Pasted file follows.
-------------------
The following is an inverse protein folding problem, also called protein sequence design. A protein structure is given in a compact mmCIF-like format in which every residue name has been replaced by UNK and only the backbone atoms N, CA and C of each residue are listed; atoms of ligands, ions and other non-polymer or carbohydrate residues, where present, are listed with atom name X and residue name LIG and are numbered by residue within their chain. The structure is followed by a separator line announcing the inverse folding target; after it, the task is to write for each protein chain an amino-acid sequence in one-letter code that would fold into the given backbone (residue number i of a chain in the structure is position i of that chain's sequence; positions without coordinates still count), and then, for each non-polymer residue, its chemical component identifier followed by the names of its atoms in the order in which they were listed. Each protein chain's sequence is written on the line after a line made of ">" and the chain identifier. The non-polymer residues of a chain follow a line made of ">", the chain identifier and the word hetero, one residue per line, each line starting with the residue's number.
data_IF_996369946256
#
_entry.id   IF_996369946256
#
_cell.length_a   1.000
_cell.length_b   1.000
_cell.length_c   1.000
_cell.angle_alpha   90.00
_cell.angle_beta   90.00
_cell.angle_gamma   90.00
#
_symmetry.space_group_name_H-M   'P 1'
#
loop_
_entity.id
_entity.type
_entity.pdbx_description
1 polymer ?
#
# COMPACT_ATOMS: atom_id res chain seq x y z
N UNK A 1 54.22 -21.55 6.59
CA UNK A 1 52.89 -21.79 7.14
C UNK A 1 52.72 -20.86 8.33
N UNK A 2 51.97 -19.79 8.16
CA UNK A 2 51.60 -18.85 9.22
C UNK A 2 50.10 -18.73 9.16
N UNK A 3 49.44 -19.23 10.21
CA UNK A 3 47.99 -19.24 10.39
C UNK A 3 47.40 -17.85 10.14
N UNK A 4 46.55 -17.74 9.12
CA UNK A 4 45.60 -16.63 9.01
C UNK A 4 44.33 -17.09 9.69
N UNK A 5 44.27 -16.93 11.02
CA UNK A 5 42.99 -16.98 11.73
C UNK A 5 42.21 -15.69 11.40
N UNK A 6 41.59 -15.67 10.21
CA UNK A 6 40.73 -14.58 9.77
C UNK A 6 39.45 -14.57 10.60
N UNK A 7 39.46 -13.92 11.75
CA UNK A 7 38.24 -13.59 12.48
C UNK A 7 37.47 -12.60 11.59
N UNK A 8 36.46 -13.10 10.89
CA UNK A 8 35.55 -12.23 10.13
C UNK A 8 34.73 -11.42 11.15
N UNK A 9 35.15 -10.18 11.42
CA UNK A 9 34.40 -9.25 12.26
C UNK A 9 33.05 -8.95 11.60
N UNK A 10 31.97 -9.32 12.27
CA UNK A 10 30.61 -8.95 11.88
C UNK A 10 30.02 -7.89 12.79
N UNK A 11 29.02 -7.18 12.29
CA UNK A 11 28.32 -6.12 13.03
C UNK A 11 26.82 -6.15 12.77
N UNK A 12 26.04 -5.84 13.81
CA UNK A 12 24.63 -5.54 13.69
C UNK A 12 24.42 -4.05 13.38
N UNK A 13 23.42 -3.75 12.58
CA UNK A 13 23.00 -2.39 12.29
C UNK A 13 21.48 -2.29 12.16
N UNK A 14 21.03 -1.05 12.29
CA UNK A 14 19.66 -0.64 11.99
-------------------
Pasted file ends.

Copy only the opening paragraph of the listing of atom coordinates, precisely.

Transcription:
The following is an inverse protein folding problem, also called protein sequence design. A protein structure is given in a compact mmCIF-like format in which every residue name has been replaced by UNK and only the backbone atoms N, CA and C of each residue are listed; atoms of ligands, ions and other non-polymer or carbohydrate residues, where present, are listed with atom name X and residue name LIG and are numbered by residue within their chain. The structure is followed by a separator line announcing the inverse folding target; after it, the task is to write for each protein chain an amino-acid sequence in one-letter code that would fold into the given backbone (residue number i of a chain in the structure is position i of that chain's sequence; positions without coordinates still count), and then, for each non-polymer residue, its chemical component identifier followed by the names of its atoms in the order in which they were listed. Each protein chain's sequence is written on the line after a line made of ">" and the chain identifier. The non-polymer residues of a chain follow a line made of ">", the chain identifier and the word hetero, one residue per line, each line starting with the residue's number.